I said thanks to health insurance exchanges that the government and the general consumer are learning a real cold hard lesson about the world of complexities with IT infrastructures today and in some areas we are kind of boxed into corners. I liked the old days of writing code before all went to the web as at least you could create solutions easier, but I'm not living in the past by any means as those days are forever gone and we live in the "connected" world today.

The politics of all of this have made it worse by all means and we have lawmakers and entities in government to include Congress that have no clue on how this all works. For at least a year I have been promoting the Sunlight Foundation of reinstating the Office of Technology Assessment for Congress as they would have a non partisan agency to help them understand some of this as all you have to do is read the news and it's apparent that there's some education lacking there and thus we end up with the political side shows. Maybe a bit of a rant but I said digital illiteracy is running hog wild in government today and both government and consumers are getting a real hard lesson in the realities of the complexities of IT infrastructures today that we live with and it's not getting any easier and the pressure on CIOs and technologies with the old thinking that solutions are "quickly" created still seems to permeate, perceptions that are not the reality of what we have out there today and that I feel keeps feeding the political cycles as they just don't understand.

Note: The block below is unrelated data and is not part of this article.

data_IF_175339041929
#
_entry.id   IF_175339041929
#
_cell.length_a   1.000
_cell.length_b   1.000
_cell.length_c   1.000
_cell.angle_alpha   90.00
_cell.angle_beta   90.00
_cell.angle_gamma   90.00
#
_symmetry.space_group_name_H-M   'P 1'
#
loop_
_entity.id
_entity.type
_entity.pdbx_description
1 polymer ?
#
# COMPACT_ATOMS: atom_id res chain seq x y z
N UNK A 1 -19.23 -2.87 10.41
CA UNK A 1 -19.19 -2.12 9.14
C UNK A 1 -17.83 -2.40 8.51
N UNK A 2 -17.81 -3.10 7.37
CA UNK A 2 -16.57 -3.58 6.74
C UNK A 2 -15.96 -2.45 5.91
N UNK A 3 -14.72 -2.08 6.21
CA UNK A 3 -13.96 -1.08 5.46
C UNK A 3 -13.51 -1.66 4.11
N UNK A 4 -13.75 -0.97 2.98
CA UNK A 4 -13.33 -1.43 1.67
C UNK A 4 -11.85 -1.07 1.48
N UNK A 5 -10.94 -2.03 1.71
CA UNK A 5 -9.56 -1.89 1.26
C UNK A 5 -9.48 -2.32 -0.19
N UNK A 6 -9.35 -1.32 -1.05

http://ducknetweb.blogspot.com/2013/10/us-consumers-and-government-are.html

Anonymous said...

John, doesn't this just further accelerate the trend towards departments creating their own tools, specifically mobile apps? If so do you think it's in the CIO's best interest to "go with the flow" by finding and recommending best do-it-yourself development tools.